Sarah J Maas is also the queen of writing love triangles and she’s an expert at writing flirty scenes between two people which basically leave you screaming at the book “but when are they getting together?!”. The romance in this novel set against the competition worked really well to lighten the mood and added an extra layer to the characters.

I can’t wait to pick up the next in the series and see where Celaena, Chaol and Dorian end up, especially because I’ve heard the second book is even better than the first.

This review was first published on Goodreads on 2nd December 2017.

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Some kind of wonderful by Giovanna Fletcher

Some Kind of Wonderful by Giovanna Fletcher

My rating: 3 of 5 stars

I had high hopes for this book which is possibly why I feel so disappointed that I only found it…ok. Let me start by saying I love Giovanna Fletcher, as a mum, a vlogger, and a writer. Her previous books have enchanted me. I love her warm writing style; her romantic, dreamy plots and friendly characters.

Sadly, I felt that what I love about her books usually was missing from this novel. I didn’t like any of the characters (in fact I found them quite crude and vapid for the most part) and I didn’t feel like there was particularly a plot to the story beyond following a sad woman who had been dumped.

There were moments of loveliness, mostly between Connie and Lizzy but I also really enjoyed the scene with Ian towards the end and that redeemed this book for me a bit and nudged it over to three stars rather than the two it had been sitting at whilst I’d forced myself to keep reading through the NYE chapter and the whole job business with boring Natalia.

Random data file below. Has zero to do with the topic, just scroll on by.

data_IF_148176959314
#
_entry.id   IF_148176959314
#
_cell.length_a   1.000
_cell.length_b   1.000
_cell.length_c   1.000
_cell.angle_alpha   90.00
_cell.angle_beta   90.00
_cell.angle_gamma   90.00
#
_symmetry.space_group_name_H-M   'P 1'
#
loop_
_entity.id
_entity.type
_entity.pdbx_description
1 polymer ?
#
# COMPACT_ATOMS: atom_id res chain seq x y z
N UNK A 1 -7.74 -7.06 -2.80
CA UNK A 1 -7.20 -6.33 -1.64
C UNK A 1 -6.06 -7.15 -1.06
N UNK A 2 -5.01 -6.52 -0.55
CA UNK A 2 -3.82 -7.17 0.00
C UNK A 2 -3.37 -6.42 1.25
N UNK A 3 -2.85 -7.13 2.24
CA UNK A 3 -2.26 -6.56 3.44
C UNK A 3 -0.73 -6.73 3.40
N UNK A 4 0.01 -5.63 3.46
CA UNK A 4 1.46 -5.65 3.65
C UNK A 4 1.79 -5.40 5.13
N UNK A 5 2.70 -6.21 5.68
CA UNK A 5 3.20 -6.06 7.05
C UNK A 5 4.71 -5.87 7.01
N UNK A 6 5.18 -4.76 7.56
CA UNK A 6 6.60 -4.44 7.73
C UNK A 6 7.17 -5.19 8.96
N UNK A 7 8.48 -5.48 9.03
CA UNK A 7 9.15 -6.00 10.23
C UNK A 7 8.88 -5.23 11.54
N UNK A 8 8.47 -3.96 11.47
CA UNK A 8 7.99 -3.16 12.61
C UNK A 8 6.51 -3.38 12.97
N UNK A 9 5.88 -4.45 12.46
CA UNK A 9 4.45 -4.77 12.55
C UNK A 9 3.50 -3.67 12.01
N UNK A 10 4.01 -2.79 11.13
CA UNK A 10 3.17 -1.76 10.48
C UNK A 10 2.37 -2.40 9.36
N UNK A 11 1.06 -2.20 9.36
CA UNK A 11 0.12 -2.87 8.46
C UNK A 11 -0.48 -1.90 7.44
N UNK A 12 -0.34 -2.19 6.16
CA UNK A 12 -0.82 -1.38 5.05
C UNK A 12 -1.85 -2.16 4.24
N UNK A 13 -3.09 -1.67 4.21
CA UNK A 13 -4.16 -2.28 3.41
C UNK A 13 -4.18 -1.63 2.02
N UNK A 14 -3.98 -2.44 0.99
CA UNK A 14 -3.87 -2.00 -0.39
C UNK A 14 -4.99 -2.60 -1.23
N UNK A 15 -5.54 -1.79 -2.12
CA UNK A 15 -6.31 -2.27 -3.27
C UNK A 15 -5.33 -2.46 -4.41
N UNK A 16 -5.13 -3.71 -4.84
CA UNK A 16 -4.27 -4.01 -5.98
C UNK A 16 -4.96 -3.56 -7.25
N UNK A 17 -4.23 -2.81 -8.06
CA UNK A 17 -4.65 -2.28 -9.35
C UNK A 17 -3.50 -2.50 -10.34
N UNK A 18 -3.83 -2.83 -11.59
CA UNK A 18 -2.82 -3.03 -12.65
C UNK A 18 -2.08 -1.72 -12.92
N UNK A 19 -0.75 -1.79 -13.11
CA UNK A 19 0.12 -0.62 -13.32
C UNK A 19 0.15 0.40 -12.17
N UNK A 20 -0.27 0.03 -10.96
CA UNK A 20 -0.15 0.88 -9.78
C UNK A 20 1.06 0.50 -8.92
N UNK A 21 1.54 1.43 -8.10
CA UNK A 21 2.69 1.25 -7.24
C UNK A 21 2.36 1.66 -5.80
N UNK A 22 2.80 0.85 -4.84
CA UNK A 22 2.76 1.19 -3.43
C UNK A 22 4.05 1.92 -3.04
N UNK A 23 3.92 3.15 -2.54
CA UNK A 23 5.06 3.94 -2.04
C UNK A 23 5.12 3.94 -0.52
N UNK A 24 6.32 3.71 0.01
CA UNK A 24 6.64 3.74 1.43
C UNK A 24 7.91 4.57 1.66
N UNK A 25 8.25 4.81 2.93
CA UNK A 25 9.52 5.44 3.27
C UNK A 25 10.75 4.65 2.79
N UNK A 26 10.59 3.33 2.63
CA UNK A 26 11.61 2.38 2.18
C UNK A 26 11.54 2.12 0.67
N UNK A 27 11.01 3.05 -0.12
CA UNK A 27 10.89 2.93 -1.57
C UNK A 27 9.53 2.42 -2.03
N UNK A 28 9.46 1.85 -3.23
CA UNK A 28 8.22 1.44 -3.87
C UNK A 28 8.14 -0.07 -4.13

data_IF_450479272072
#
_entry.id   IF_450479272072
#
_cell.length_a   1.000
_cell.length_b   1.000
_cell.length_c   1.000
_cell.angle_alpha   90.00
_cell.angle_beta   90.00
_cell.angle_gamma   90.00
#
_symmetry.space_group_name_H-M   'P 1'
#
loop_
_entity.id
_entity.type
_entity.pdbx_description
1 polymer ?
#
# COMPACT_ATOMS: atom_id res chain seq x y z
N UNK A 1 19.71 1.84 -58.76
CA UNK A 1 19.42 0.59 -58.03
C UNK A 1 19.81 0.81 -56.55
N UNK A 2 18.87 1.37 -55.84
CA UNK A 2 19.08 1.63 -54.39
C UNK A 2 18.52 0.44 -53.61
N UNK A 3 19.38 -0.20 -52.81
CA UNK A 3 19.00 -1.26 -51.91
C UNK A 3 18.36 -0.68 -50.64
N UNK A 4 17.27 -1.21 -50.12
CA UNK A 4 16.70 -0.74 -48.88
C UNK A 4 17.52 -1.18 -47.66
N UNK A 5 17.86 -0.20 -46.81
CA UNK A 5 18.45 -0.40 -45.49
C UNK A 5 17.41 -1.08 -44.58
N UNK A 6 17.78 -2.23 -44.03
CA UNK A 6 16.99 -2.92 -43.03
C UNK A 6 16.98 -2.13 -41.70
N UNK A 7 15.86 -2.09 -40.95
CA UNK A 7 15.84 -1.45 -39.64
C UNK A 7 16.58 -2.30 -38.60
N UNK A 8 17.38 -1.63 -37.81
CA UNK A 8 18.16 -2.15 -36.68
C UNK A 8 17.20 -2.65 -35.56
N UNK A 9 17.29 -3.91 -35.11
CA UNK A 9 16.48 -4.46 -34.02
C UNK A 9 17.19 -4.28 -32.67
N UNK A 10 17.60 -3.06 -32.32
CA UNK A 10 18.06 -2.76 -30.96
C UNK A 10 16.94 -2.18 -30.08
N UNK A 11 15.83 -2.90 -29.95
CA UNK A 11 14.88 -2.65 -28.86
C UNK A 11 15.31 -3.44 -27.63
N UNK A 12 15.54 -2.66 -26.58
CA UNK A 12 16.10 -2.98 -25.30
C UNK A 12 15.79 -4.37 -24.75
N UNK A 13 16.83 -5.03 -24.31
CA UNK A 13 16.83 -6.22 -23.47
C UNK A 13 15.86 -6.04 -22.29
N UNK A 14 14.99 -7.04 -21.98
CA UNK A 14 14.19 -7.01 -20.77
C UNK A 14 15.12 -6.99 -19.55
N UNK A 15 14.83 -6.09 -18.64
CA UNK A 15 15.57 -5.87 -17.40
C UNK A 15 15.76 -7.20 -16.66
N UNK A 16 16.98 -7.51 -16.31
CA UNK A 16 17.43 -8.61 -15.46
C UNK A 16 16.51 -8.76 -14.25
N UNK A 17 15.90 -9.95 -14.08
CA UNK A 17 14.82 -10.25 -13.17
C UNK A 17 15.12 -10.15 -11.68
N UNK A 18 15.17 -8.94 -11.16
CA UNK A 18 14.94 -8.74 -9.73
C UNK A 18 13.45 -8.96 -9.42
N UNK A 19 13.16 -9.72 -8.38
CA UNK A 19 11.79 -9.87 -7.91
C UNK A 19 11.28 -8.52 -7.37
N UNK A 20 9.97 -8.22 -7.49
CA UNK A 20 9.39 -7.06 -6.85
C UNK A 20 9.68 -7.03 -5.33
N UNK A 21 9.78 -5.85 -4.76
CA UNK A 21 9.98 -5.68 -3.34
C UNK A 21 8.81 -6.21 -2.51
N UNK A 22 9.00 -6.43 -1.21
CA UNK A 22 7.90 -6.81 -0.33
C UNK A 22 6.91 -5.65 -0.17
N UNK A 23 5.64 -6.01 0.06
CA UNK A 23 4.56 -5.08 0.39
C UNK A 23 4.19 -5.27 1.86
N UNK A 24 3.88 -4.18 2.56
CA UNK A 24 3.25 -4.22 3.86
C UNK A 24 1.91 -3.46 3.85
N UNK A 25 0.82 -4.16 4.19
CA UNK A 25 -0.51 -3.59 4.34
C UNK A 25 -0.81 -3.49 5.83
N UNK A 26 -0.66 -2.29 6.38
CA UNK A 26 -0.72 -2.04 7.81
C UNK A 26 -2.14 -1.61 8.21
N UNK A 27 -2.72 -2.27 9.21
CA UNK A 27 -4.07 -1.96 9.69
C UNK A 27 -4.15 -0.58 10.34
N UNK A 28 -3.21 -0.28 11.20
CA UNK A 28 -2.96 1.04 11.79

I think I was hoping that this book would be more empowering than it was. Having Lizzy pine for her 18 year old self for 400 pages seemed like a waste of a potentially good plot.

For any other author of this genre I would consider a three star rating to be not bad at all but I have come to expect comfort, positivity and gorgeous stories from Giovanna’s writing and for me this book did not live up to her previous works.

This review was first published on Goodreads on November 24th 2017.

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The Truth and Lies of Ella Black

The Truth and Lies of Ella Black by Emily Barr

My rating: 3 of 5 stars

I was provided an e-ARC of this book via Netgalley in return for an honest review.

I’m not sure what I expected before I picked up this book but whatever I thought I was going to get, this wasn’t it. From the beginning of the book I felt like I was wrong-footed and that feeling didn’t really go away until I read the last page.

The Truth and Lies of Ella Black follows a teenage girl with a dark secret as her parents one day whisk her away on a supposed holiday of a lifetime in an attempt to keep their own dark secret hidden. It’s actually very hard to discuss the plot of this book without spoilers as so much of the story revolved around the unknown, with secrets slowly being revealed to the reader as the plot progresses.

What I will say is I found something lacking with this book. On the surface the plot is gripping but the reading experience didn’t quite match up to the expectation I had for this book. I badly wanted the pace to pick up but I found myself almost becoming bored in between sections where secrets were being revealed and action was happening. None of the characters were likeable, which I feel could have been purposeful, but more than that they often didn’t seem like realistic people. Their speech and behaviour wasn’t fully fleshed out and I didn’t feel any kind of strong connection to them at all which always lessens my enjoyment of a book. If I’m not going to like a character, I at least want to dislike them. Feeling nothing about them leaves me disinterested.